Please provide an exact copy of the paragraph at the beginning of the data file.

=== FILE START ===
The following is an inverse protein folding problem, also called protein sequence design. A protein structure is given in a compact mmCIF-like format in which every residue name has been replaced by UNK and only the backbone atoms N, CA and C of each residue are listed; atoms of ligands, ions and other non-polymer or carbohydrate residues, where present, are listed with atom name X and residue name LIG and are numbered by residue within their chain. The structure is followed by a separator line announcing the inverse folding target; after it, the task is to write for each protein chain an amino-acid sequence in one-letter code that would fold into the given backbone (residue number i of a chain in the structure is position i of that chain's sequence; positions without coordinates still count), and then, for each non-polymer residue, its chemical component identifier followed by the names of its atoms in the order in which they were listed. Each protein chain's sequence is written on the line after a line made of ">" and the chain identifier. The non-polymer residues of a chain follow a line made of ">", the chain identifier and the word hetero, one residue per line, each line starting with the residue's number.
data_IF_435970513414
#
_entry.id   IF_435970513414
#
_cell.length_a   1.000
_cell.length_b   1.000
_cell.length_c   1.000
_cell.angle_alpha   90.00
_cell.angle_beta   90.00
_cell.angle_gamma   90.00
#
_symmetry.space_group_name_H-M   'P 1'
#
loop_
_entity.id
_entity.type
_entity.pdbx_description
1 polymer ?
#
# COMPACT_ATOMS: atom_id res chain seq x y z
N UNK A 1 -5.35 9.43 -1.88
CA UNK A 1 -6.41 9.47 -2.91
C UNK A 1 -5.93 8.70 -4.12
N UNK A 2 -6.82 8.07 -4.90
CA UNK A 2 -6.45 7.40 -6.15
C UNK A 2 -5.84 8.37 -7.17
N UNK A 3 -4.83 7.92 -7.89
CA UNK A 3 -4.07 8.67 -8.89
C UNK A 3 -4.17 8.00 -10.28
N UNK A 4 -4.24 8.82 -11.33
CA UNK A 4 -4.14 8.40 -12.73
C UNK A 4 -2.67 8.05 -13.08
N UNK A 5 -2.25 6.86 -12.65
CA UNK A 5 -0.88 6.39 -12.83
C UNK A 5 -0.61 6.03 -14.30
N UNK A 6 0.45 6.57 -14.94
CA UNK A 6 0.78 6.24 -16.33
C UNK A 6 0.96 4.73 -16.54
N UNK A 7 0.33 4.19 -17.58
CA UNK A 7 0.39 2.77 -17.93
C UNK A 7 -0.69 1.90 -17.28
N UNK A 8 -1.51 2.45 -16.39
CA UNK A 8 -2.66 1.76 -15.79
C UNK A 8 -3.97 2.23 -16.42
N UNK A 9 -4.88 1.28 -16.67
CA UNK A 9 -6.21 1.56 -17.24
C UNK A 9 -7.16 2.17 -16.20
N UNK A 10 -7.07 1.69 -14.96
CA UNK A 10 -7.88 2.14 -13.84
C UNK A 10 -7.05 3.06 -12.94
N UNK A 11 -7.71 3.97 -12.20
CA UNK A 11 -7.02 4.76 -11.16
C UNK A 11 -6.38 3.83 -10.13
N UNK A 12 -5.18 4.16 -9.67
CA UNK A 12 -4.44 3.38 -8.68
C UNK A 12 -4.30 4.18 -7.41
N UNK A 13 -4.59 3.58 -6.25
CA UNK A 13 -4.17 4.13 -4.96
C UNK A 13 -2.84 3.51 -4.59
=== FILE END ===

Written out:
The following is an inverse protein folding problem, also called protein sequence design. A protein structure is given in a compact mmCIF-like format in which every residue name has been replaced by UNK and only the backbone atoms N, CA and C of each residue are listed; atoms of ligands, ions and other non-polymer or carbohydrate residues, where present, are listed with atom name X and residue name LIG and are numbered by residue within their chain. The structure is followed by a separator line announcing the inverse folding target; after it, the task is to write for each protein chain an amino-acid sequence in one-letter code that would fold into the given backbone (residue number i of a chain in the structure is position i of that chain's sequence; positions without coordinates still count), and then, for each non-polymer residue, its chemical component identifier followed by the names of its atoms in the order in which they were listed. Each protein chain's sequence is written on the line after a line made of ">" and the chain identifier. The non-polymer residues of a chain follow a line made of ">", the chain identifier and the word hetero, one residue per line, each line starting with the residue's number.